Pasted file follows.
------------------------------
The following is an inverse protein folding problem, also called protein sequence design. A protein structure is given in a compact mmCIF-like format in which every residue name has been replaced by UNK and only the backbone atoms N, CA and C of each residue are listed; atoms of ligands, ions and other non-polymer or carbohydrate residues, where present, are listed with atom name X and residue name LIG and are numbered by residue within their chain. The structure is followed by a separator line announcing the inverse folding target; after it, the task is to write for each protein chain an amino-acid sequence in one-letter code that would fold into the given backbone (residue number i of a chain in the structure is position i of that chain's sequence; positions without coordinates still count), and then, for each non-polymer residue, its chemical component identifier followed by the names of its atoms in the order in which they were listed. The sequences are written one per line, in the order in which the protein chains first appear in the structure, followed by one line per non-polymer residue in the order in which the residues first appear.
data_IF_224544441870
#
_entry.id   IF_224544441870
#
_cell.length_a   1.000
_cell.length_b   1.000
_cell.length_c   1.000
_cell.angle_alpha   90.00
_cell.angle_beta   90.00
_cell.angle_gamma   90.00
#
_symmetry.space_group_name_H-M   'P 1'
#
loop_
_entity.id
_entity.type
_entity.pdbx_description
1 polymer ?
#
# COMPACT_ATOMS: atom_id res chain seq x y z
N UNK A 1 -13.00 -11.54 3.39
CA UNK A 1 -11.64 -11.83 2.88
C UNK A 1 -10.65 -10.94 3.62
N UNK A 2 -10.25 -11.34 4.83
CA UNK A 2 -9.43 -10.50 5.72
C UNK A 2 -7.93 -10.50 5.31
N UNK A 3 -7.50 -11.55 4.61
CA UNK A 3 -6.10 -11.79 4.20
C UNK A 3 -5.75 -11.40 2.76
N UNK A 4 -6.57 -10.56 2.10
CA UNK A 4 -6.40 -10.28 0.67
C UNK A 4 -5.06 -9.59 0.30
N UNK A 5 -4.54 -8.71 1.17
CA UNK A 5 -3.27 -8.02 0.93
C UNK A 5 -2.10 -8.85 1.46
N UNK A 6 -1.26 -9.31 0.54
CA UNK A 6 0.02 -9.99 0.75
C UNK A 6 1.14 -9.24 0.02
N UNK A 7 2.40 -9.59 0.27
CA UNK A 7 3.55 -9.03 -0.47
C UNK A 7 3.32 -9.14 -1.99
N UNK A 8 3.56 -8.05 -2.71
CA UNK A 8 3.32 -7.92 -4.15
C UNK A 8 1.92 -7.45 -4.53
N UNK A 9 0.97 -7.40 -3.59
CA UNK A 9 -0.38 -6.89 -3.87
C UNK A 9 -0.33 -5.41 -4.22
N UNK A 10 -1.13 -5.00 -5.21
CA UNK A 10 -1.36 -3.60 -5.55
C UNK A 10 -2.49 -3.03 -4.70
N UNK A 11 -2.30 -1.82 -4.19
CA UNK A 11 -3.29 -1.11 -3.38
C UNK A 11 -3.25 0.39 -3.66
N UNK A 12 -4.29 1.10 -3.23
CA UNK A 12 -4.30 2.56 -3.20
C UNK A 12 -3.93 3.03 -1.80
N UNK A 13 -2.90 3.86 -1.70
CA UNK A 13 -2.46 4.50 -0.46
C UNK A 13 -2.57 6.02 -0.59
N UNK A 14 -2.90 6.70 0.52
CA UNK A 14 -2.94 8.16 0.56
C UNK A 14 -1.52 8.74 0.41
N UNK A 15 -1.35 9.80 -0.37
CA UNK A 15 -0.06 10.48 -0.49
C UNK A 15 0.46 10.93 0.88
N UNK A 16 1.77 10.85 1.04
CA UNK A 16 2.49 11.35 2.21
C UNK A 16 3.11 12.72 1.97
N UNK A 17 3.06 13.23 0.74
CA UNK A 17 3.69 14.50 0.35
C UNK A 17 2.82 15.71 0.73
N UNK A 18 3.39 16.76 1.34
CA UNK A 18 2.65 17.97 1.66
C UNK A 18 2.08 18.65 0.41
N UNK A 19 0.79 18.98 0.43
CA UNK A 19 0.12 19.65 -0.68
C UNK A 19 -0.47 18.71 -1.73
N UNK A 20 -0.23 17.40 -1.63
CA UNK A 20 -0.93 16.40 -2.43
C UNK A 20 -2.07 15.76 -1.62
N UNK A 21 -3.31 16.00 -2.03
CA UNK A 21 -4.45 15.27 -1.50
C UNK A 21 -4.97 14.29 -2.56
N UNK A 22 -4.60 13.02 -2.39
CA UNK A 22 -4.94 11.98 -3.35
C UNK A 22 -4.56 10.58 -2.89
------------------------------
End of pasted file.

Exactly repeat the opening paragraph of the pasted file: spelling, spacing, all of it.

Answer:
The following is an inverse protein folding problem, also called protein sequence design. A protein structure is given in a compact mmCIF-like format in which every residue name has been replaced by UNK and only the backbone atoms N, CA and C of each residue are listed; atoms of ligands, ions and other non-polymer or carbohydrate residues, where present, are listed with atom name X and residue name LIG and are numbered by residue within their chain. The structure is followed by a separator line announcing the inverse folding target; after it, the task is to write for each protein chain an amino-acid sequence in one-letter code that would fold into the given backbone (residue number i of a chain in the structure is position i of that chain's sequence; positions without coordinates still count), and then, for each non-polymer residue, its chemical component identifier followed by the names of its atoms in the order in which they were listed. The sequences are written one per line, in the order in which the protein chains first appear in the structure, followed by one line per non-polymer residue in the order in which the residues first appear.